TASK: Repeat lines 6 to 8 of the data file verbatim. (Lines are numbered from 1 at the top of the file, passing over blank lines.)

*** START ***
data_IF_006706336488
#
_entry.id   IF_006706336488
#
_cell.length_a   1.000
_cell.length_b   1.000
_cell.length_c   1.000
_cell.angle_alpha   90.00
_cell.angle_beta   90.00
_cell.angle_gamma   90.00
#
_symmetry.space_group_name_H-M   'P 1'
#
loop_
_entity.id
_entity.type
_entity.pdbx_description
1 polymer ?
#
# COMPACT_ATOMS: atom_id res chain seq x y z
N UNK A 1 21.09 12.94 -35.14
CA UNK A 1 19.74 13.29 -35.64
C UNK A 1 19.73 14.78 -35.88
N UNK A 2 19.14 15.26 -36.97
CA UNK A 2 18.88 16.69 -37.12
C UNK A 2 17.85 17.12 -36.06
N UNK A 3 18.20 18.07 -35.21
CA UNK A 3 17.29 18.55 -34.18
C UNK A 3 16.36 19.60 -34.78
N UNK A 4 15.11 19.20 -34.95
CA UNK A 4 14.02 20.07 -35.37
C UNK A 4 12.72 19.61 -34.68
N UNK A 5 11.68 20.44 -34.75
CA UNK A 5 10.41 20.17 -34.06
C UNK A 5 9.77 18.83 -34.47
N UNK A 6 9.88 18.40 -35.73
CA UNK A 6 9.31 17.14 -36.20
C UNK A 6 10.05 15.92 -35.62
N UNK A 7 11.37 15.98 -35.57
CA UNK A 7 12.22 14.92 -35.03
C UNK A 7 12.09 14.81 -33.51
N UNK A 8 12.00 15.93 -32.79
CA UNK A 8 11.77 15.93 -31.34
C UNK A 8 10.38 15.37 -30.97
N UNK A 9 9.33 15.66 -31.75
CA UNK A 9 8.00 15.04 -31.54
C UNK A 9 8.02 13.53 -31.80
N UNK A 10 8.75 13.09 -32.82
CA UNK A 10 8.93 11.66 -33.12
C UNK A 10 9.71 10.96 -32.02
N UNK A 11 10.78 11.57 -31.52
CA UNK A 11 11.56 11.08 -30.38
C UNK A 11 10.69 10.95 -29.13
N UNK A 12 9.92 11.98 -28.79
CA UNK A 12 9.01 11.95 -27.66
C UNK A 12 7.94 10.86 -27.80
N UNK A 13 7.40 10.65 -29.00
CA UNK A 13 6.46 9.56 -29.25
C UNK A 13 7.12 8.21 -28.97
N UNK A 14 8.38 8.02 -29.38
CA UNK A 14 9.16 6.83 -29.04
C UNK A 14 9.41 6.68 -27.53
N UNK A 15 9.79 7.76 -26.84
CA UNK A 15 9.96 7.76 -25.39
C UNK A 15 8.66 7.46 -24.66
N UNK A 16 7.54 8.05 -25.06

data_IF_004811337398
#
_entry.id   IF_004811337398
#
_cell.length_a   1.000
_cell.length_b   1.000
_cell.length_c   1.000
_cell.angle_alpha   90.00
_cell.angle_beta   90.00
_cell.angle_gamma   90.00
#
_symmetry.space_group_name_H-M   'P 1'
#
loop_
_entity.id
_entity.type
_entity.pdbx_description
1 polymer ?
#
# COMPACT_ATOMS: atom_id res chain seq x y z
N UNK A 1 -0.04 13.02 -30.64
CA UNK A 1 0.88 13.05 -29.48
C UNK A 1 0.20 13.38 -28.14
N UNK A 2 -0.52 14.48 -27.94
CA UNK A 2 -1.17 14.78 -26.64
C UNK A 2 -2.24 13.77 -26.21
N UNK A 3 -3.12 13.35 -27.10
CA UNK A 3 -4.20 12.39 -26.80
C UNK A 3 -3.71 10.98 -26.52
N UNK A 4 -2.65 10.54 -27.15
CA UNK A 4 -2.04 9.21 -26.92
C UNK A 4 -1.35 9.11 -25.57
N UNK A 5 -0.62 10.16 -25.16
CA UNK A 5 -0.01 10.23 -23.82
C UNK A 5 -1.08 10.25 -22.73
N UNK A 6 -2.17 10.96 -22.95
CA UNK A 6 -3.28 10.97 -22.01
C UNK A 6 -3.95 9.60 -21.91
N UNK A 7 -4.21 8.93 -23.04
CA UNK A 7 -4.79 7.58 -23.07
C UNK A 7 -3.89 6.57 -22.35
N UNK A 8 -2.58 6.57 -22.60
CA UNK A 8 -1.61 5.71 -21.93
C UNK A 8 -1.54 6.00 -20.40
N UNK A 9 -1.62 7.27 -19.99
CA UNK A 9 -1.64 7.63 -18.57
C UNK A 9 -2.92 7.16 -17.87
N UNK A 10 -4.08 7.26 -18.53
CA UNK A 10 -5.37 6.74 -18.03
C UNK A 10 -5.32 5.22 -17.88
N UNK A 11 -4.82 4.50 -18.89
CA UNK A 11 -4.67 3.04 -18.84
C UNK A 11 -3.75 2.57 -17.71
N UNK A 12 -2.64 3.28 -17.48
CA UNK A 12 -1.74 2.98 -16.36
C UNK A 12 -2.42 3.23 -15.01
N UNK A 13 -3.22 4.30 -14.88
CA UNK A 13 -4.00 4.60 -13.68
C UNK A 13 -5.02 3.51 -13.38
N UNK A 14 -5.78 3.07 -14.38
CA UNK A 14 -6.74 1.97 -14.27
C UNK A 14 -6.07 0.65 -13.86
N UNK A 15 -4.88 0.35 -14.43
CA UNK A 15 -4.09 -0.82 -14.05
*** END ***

_cell.length_b   1.000
_cell.length_c   1.000
_cell.angle_alpha   90.00